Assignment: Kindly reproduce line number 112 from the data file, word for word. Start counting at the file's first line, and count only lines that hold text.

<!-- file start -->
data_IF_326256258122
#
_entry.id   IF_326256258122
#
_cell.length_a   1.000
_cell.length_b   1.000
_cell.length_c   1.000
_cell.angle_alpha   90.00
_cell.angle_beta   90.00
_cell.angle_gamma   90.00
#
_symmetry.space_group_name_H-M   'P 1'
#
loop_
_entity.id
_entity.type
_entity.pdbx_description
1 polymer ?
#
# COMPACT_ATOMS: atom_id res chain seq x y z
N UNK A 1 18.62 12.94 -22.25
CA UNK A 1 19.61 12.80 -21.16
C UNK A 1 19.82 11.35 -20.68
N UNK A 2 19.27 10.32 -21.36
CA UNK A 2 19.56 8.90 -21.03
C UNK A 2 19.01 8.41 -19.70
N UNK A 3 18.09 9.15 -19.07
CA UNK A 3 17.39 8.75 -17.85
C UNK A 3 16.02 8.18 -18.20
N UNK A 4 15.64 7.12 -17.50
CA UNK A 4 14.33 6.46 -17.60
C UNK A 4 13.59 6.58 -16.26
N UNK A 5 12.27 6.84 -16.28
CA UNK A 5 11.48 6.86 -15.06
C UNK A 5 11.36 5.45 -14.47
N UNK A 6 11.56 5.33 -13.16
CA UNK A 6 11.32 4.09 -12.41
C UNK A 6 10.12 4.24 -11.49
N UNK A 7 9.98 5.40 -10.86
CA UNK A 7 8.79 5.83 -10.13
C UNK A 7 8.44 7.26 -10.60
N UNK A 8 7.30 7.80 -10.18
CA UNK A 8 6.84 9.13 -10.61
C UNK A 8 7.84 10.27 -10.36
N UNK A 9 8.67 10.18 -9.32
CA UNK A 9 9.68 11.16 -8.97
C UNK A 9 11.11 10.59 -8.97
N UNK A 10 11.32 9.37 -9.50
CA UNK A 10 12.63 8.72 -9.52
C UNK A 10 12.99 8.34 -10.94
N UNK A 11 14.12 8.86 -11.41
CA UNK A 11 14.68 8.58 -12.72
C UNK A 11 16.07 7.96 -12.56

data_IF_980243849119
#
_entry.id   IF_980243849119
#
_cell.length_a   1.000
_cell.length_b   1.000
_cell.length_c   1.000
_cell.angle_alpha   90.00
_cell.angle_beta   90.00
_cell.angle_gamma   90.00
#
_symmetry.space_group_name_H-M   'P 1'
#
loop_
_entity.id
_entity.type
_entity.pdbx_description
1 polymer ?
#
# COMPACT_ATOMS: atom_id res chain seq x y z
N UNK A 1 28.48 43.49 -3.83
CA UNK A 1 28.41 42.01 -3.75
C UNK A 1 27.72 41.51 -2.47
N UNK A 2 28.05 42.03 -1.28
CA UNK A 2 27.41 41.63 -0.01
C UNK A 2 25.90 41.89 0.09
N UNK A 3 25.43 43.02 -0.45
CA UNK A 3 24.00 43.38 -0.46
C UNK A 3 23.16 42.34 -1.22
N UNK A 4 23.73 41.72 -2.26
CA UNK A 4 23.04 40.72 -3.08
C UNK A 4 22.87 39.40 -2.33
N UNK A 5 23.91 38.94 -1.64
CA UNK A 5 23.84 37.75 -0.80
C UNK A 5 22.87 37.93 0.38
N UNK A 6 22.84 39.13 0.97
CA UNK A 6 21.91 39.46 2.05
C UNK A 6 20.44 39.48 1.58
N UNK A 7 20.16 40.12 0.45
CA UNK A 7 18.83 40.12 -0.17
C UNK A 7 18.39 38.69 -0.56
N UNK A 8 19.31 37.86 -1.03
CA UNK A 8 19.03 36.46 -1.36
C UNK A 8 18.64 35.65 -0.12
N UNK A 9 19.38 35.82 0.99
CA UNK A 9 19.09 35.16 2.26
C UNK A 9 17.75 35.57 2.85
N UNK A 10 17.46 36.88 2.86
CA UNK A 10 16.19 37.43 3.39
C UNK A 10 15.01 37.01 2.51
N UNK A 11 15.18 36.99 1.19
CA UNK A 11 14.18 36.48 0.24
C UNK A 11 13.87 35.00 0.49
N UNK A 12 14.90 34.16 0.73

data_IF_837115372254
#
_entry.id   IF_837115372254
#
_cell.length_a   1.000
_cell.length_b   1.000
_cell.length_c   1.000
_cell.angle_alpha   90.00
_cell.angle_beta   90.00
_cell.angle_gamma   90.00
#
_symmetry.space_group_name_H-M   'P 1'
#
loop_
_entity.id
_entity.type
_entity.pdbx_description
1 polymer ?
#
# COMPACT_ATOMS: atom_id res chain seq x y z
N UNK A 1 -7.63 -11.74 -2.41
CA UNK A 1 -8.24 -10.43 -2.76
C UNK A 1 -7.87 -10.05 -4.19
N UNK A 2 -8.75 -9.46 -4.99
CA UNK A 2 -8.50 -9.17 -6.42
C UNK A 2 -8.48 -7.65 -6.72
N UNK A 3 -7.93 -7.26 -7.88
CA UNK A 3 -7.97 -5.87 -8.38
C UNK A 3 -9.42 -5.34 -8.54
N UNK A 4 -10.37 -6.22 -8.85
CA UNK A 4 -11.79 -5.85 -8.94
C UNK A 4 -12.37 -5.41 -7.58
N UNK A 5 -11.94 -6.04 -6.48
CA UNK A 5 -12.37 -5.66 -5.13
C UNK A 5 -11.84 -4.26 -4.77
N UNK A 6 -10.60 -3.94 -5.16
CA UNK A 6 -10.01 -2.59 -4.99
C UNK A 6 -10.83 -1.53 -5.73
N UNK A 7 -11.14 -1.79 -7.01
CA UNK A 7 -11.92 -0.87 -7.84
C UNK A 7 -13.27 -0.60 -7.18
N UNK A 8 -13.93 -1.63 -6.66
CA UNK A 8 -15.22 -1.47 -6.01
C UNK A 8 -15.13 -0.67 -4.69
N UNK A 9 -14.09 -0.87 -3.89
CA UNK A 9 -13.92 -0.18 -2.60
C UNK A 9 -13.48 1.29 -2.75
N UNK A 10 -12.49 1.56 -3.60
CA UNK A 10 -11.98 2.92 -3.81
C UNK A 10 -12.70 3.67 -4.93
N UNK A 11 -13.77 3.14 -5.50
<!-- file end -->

_cell.length_a   1.000